The Amazon Fire TV is a competent set-top box with plenty of content—but is it a competent gaming console too?
Gaming-first platforms like the Xbox One and PlayStation 4 have embraced services like Netflix, Hulu Plus, and Amazon Instant Video. This is the year that television streaming boxes have gotten in on gaming, with App Store-like offerings from the Amazon Fire TV, as well as the new Apple TV.
The intention is clear and smart. With a device like this, everyone gets what they want. Families can watch TV together and switch over to gaming without disrupting the setup. It functions essentially the same as a console, but with a TV-first mindset.
Oh, and at a way lower price point. The Amazon Fire TV is only $99. That makes it one of the cheapest set-top boxes you can find, and it offers more functionality than the cheaper Roku models, or the Chromecast, which Amazon pulled from its website in October.
With the Amazon Fire TV Gaming Edition, you get the newest model of the Fire TV, plus the Amazon Fire Game Controller, bundled together for $139.99. The Fire TV has great intentions, and for Amazon Prime subscribers it’s a great buy. But gaming on the Fire TV hasn’t quite come into its own.
The Fire TV: Specs and Slots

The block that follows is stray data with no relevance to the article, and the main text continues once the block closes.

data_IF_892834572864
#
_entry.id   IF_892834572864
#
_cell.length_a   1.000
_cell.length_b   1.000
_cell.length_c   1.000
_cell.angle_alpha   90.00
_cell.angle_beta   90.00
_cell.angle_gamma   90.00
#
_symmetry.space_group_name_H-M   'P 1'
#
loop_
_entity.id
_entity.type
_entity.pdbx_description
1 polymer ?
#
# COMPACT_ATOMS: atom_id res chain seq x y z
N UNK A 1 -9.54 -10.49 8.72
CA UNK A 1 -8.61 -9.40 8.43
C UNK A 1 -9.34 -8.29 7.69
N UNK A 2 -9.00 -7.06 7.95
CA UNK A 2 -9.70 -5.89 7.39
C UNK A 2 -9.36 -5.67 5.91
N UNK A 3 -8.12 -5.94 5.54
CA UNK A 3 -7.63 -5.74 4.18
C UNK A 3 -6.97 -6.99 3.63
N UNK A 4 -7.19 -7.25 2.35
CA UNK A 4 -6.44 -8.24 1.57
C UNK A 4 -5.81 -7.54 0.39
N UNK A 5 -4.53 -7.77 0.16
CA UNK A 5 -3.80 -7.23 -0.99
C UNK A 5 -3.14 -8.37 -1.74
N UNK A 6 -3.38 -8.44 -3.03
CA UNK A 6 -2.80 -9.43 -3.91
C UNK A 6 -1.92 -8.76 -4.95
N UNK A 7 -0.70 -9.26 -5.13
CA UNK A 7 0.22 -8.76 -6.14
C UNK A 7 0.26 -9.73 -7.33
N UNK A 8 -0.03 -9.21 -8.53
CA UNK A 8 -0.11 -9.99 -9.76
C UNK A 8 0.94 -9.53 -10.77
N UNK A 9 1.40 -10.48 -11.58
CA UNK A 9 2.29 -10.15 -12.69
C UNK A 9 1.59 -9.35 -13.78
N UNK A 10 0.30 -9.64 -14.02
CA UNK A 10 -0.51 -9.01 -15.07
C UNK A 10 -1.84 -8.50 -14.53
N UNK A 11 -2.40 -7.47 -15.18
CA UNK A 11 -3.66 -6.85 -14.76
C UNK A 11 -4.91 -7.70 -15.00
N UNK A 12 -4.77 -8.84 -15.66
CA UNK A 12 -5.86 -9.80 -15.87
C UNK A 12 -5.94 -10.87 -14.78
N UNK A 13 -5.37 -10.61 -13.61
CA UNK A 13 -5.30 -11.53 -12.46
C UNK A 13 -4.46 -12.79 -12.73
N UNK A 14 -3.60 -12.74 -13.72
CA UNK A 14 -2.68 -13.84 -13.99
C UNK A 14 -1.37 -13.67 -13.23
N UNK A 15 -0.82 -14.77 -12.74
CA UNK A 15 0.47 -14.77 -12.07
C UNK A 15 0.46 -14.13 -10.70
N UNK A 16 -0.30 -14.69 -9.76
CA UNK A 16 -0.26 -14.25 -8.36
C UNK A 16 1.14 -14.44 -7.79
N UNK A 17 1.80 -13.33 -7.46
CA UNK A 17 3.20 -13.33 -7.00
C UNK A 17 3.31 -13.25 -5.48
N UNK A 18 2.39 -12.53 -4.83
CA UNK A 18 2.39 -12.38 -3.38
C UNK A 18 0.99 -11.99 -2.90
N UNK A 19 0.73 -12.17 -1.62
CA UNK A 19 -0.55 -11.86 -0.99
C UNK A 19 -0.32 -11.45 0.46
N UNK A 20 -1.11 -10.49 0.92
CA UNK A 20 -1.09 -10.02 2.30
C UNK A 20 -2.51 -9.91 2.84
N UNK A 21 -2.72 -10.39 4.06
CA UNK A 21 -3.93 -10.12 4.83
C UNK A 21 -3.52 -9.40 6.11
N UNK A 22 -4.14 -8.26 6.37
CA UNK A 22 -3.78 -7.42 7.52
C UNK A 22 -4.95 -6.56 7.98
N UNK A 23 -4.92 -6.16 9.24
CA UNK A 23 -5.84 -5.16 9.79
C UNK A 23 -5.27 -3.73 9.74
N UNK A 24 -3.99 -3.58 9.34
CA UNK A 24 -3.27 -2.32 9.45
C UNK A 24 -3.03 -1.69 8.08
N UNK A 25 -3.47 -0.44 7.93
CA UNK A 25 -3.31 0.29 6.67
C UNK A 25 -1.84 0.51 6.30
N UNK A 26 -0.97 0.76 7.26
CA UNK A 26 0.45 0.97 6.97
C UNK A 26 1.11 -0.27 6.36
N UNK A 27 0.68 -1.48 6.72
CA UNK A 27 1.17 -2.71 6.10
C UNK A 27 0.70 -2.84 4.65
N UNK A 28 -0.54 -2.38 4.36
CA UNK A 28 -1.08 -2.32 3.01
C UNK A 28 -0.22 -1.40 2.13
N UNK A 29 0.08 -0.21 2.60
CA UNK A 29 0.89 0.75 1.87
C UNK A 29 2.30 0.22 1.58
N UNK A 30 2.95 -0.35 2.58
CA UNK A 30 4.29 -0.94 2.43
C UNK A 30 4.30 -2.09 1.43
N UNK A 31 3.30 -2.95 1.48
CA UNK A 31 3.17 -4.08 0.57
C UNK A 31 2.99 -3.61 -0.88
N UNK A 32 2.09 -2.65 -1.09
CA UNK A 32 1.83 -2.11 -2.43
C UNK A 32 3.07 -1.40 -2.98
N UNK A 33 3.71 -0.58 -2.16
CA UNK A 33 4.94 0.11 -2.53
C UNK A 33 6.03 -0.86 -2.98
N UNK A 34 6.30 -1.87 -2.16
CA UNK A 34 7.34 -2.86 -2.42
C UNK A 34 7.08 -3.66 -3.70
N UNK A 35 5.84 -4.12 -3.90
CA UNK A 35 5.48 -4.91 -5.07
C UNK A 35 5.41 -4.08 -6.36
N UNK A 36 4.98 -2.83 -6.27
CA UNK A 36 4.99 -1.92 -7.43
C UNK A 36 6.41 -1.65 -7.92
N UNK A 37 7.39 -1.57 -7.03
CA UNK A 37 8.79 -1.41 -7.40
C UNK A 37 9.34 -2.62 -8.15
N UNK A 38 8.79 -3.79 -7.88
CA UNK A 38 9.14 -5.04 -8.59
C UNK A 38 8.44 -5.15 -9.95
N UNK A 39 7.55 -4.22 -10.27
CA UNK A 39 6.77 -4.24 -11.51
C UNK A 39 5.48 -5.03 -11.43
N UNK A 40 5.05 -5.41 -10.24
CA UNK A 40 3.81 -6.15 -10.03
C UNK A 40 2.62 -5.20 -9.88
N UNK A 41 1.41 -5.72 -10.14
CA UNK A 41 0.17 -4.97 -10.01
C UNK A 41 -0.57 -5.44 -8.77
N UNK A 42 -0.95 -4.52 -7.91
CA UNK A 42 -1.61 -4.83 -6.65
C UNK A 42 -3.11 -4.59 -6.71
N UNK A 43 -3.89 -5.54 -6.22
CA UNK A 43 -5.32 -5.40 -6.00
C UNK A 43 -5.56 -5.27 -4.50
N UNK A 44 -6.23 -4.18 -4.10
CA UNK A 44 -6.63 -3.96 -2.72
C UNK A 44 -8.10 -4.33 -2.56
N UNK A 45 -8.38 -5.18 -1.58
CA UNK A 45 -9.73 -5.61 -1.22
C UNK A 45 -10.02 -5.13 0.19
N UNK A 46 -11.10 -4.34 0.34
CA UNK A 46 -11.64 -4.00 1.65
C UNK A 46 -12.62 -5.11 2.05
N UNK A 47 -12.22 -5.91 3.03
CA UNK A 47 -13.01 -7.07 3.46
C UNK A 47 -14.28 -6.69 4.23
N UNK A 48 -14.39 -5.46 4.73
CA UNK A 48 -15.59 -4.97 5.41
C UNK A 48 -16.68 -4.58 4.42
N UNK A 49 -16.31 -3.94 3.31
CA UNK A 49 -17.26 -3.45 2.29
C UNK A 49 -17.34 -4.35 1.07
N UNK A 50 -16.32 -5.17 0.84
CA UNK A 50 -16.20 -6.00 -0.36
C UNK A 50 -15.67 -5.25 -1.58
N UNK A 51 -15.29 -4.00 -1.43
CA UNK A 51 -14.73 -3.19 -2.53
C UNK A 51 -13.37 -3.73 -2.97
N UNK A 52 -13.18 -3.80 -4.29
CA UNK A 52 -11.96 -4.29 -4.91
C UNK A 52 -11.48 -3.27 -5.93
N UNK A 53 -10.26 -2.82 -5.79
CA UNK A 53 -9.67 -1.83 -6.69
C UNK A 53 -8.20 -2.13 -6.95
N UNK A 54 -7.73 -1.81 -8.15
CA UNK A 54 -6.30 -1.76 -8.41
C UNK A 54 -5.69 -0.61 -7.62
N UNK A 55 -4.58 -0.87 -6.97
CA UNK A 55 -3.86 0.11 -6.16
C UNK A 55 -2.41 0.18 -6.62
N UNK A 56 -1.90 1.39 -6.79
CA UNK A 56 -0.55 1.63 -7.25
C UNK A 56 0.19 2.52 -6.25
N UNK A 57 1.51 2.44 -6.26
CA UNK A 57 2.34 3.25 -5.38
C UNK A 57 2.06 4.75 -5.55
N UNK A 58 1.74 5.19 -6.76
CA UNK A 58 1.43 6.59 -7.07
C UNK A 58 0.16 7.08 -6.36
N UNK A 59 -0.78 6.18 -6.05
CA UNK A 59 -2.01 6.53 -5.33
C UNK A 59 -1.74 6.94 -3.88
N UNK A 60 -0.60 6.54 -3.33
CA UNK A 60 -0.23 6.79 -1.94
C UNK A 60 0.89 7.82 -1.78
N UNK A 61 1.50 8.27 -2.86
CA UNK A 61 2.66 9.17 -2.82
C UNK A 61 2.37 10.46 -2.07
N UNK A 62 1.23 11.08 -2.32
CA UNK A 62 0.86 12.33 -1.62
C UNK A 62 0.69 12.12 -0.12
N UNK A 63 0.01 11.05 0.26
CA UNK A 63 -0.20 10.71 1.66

The Amazon Fire TV is small and subtle. It’s a sharp-edged black square that stands less than an inch tall, and 4.53 inches wide. There are no buttons on the box itself; everything is handled through the remote.
On the back of the Fire TV you’ll find a port for the power cord, as well as ports for an HDMI cable, ethernet, USB, and a microSD slot. If you had the first model of the Fire TV, these ports are the only difference you’ll notice in the physical makeup of the TV. The previous version didn’t have the microSD slot.
This slot can be used to expand the storage of the Fire TV up to 128GB. Without extra storage, the Fire TV has 8GB to start with, and that’s fine for a streaming household. Things could get a little tight if you’re playing lots of games. Minecraft: Pocket Edition is only 17MB, but the first season of Telltale’s The Walking Dead is just over 1GB. The Gaming Edition of the Fire TV comes with a 32GB SD card for just that reason.